This research study will examine the extent to which diversity training is implemented in UK businesses as an attempt to facilitate their migrant workers’ social integration at the workplace. The study will try to address the perceived challenges and benefits that diversity training could produce for individuals and the business in an era of economic and social uncertainty and insecurity. The large majority of brain outflows across European countries were recorded as brain inflows for UK. Precisely for the latter, brain inflows aimed at filling in the gap of severe labour market shortages, particularly in low skill and low paid sectors, such as manufacturing, hospitality and construction (McDowell, 2009). However, following the results of the UK referendum to leave EU, these developments have recently fostered political debate about the role and flows of migration within the UK. Considering all that, such a social phenomenon becomes increasingly a matter of concern within the EU, as in many cases, this brain mobility is not entirely exploited and for the benefit of both countries. In some other cases work migrants’ overflow from one country to another has also resulted to workplace-related problems such as lack of individuals’ social embeddedness in the workplace (David et al., 2012). Various immigration theories (e.g. Neoclassical, dual labour market, world systems, and network) will inform this research study. All suggest that brain mobility do not just occur owing to social and economic circumstances (and/or due to the push and pull factors), but because of many other factors which could also be at play (e.g. government policies etc.) and of similar importance (Kubursi, 2006; Jennissen, 2006; IOM, 2004; Bonifazi, 2001). Concurrently, it is widely suggested that diversity training could support the creation of a supporting climate of all employees’ social integration at the workplace so to contribute collectively to organisational goals (ibid). It further represents an important social network and structural aspect that can determine social support, cohesion and social capital (CIPD, 2017; Herring and Henderson, 2015; Song, 2012).
A longitudinal survey would allow prospective applicants to examine the extent to which diversity training is offered in UK organisations as part of their efforts to facilitate their migrant workers’ social integration at the workplace. Following the relative lack of research focusing on the experiences and perception of social integration at the workplace on behalf of those who have been able to enter the labour market, this research study will shed light as to how diversity training could facilitate the social integration process through the respective perceptions of our research participants.
Bonifazi, C. (2001). International Migration Theory and the Migration process: Basic Reflections in the Italian Case. In Contributions to International Migration Studies. Edited by Bonifazi, C. and Gesano, G. Institute for Population Research: Roma.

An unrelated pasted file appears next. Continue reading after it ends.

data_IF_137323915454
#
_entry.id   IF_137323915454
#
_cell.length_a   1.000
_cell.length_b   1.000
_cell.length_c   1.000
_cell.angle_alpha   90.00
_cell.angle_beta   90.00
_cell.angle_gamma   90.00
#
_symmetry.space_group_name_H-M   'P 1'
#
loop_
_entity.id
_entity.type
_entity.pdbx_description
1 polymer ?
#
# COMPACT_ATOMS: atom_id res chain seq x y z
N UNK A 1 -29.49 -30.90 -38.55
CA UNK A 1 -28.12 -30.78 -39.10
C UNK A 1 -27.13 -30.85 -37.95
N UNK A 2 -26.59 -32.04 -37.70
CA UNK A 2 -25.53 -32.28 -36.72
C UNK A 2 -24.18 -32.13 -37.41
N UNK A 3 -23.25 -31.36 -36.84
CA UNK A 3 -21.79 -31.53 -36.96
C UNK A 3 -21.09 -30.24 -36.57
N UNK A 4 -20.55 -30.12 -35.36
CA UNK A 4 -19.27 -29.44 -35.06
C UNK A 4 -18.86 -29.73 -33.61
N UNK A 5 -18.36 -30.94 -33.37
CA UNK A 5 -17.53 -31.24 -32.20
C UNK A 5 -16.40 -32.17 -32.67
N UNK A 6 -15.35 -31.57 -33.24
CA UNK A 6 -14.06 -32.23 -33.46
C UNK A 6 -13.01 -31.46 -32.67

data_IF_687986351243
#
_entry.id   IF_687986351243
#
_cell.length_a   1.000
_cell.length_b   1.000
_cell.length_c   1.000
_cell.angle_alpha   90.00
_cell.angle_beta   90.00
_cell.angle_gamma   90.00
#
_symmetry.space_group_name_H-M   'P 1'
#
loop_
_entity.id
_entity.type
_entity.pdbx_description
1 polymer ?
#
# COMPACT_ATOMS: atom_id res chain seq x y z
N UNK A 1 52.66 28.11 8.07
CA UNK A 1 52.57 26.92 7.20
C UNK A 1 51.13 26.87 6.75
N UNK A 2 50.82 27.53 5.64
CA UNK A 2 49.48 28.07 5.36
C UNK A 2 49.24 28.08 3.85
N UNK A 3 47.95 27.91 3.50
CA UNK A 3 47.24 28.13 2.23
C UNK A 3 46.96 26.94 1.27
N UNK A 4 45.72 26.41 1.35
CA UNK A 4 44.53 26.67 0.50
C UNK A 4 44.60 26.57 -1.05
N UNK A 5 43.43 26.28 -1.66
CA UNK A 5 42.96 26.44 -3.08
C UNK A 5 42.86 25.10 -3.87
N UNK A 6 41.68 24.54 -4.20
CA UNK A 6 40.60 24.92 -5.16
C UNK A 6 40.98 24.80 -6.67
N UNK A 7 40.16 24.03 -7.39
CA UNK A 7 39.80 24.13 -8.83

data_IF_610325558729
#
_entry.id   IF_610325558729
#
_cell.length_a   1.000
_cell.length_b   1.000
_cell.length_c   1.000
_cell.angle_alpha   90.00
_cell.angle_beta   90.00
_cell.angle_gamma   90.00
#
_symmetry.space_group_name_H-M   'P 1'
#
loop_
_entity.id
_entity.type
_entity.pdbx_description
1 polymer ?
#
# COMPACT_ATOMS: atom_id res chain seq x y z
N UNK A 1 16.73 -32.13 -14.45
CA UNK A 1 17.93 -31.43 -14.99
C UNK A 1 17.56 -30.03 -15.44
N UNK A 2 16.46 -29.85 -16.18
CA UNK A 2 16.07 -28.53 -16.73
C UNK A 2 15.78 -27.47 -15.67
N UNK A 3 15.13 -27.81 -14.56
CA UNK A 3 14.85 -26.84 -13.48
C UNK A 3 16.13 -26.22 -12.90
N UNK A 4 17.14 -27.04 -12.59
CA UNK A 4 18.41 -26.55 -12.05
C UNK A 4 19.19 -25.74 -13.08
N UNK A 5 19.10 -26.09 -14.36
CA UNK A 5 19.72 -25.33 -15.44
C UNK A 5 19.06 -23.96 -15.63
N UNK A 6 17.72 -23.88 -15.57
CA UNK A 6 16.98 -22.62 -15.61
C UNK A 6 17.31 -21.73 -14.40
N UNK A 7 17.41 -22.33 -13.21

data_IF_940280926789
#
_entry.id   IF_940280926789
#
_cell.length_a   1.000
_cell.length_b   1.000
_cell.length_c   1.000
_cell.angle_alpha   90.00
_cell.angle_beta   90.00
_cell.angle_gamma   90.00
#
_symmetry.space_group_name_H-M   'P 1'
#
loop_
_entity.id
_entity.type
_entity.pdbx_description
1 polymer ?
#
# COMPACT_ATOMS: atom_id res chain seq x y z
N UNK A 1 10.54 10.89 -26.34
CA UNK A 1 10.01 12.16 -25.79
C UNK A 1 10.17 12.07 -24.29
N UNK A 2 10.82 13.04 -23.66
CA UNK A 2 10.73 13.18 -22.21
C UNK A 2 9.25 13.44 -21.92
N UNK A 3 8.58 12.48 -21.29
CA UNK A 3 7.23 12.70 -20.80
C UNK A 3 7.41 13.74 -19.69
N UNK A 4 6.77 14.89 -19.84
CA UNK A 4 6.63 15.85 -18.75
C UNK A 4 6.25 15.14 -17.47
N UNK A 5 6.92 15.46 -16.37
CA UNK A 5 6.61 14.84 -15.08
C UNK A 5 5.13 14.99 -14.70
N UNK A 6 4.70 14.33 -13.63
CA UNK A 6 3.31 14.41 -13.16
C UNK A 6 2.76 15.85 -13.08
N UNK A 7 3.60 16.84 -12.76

CIPD (2017). Quarterly Labour Market Outlook, Retrieved on 20th April 2017 from: https://www.cipd.co.uk/Images/labour-market-outlook_2017-winter-2016-17_tcm18-18238.pdf London: Chartered Institute of Personnel and Development.
David, Al. Barwinska-Malajowicz, A. and Coenen, F. (2012). From brain drain to brain exchange: How to use better highly skilled workers. Jednolity Rynek Europejski (In English), 5(216): 25-35.
Herring, C. and Henderson, L. (2015). Diversity in Organisations. New York: Routledge, Taylor and Francis.
International Organization for Migration (2004). IOM’s Contribution towards the High-Level Dialogue on International Migration and Development. Retrieved from http://www.un.org/esa/population/meetings/thirdcoord2004/P14_IOM.pdf [assessed 25th April 2017].
Jennissen, R. (2006). Economic Theories of International Migration and the Role of Immigration Policy. Research and Documentation Center of the Dutch Ministry of Justice and the Netherlands Interdisciplinary Democratic Institute. Retrieved from http://epc2006.princeton.edu/download.aspx?submissionId=60112 [assessed 20th February 2017].
Kubursi, A. (2006). Economies of Migration and Remittances under Globalization. At: http://www.un.org/en/ecosoc/meetings/2006/hls2006/Preparatory/Statements/Kubursi_RT6.pdf [assessed 20th February 2017].
McDowell, L. (2009). Old and New European economic migrants: whiteness and managed migration policies. Journal of Ethnic and Migration Studies, 35(1): 19-36.
Song, L. (2012). Raising network resources while raising children? Access to social capital by parenthood status, gender, and marital status. Social Networks, 34(2): 241-252.
An applicant for admission to read for a PhD should normally hold a first or upper second class honours degree of a UK university or an equivalent qualification, or a lower second class honours degree with a Master's degree at Merit level of a UK university or an equivalent qualification.
International students will also need to meet the English language requirements - IELTS 6.5 (with minimum sub-scores of 6.0). Applicants who have taken a higher degree at a UK university are normally exempt from the English language requirements. A research proposal (between 1,000 and a maximum of 2,000 words) must be submitted as part of the application.
For more information please visit the NTU Doctoral School – Research Degrees webpages.
Fees and funding
This is a self-funded PhD opportunity.
Guidance and support
Further information on guidance and support can be found on this page.